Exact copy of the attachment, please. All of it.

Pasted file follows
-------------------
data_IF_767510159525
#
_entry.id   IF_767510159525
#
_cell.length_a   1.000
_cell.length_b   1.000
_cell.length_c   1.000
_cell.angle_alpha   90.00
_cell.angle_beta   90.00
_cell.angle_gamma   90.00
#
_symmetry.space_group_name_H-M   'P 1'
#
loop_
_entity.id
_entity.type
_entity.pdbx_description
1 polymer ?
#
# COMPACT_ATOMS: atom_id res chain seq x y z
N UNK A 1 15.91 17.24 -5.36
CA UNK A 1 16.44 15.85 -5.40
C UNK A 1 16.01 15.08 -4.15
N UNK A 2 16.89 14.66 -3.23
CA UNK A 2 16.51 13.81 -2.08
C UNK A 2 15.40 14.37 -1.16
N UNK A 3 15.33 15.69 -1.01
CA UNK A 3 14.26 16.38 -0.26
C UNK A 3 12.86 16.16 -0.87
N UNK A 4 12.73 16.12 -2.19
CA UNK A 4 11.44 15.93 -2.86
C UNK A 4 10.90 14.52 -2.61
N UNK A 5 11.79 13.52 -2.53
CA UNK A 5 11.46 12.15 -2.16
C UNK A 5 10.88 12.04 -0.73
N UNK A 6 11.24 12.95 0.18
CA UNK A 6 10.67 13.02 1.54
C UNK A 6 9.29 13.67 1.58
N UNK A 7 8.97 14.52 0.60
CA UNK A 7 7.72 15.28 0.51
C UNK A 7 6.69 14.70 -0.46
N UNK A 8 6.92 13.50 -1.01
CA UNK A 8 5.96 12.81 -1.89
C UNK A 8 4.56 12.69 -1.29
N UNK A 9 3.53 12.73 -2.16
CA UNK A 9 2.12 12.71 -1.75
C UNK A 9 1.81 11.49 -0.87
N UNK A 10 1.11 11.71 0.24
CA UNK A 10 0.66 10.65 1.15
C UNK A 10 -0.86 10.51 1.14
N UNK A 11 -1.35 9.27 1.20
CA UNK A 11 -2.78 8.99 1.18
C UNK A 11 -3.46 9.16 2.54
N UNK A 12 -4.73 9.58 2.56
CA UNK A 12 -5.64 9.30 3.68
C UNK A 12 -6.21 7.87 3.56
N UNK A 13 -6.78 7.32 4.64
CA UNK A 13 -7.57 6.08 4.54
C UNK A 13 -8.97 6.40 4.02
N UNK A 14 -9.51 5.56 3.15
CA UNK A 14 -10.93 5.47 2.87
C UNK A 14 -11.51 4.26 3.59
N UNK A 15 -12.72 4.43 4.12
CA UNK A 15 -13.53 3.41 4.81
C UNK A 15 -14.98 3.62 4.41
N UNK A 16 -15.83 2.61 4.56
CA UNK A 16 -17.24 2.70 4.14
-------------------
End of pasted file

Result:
data_IF_767510159525
#
_entry.id   IF_767510159525
#
_cell.length_a   1.000
_cell.length_b   1.000
_cell.length_c   1.000
_cell.angle_alpha   90.00
_cell.angle_beta   90.00
_cell.angle_gamma   90.00
#
_symmetry.space_group_name_H-M   'P 1'
#
loop_
_entity.id
_entity.type
_entity.pdbx_description
1 polymer ?
#
# COMPACT_ATOMS: atom_id res chain seq x y z
N UNK A 1 15.91 17.24 -5.36
CA UNK A 1 16.44 15.85 -5.40
C UNK A 1 16.01 15.08 -4.15
N UNK A 2 16.89 14.66 -3.23
CA UNK A 2 16.51 13.81 -2.08
C UNK A 2 15.40 14.37 -1.16
N UNK A 3 15.33 15.69 -1.01
CA UNK A 3 14.26 16.38 -0.26
C UNK A 3 12.86 16.16 -0.87
N UNK A 4 12.73 16.12 -2.19
CA UNK A 4 11.44 15.93 -2.86
C UNK A 4 10.90 14.52 -2.61
N UNK A 5 11.79 13.52 -2.53
CA UNK A 5 11.46 12.15 -2.16
C UNK A 5 10.88 12.04 -0.73
N UNK A 6 11.24 12.95 0.18
CA UNK A 6 10.67 13.02 1.54
C UNK A 6 9.29 13.67 1.58
N UNK A 7 8.97 14.52 0.60
CA UNK A 7 7.72 15.28 0.51
C UNK A 7 6.69 14.70 -0.46
N UNK A 8 6.92 13.50 -1.01
CA UNK A 8 5.96 12.81 -1.89
C UNK A 8 4.56 12.69 -1.29
N UNK A 9 3.53 12.73 -2.16
CA UNK A 9 2.12 12.71 -1.75
C UNK A 9 1.81 11.49 -0.87
N UNK A 10 1.11 11.71 0.24
CA UNK A 10 0.66 10.65 1.15
C UNK A 10 -0.86 10.51 1.14
N UNK A 11 -1.35 9.27 1.20
CA UNK A 11 -2.78 8.99 1.18
C UNK A 11 -3.46 9.16 2.54
N UNK A 12 -4.73 9.58 2.56
CA UNK A 12 -5.64 9.30 3.68
C UNK A 12 -6.21 7.87 3.56
N UNK A 13 -6.78 7.32 4.64
CA UNK A 13 -7.57 6.08 4.54
C UNK A 13 -8.97 6.40 4.02
N UNK A 14 -9.51 5.56 3.15
CA UNK A 14 -10.93 5.47 2.87
C UNK A 14 -11.51 4.26 3.59
N UNK A 15 -12.72 4.43 4.12
CA UNK A 15 -13.53 3.41 4.81
C UNK A 15 -14.98 3.62 4.41
N UNK A 16 -15.83 2.61 4.56
CA UNK A 16 -17.24 2.70 4.14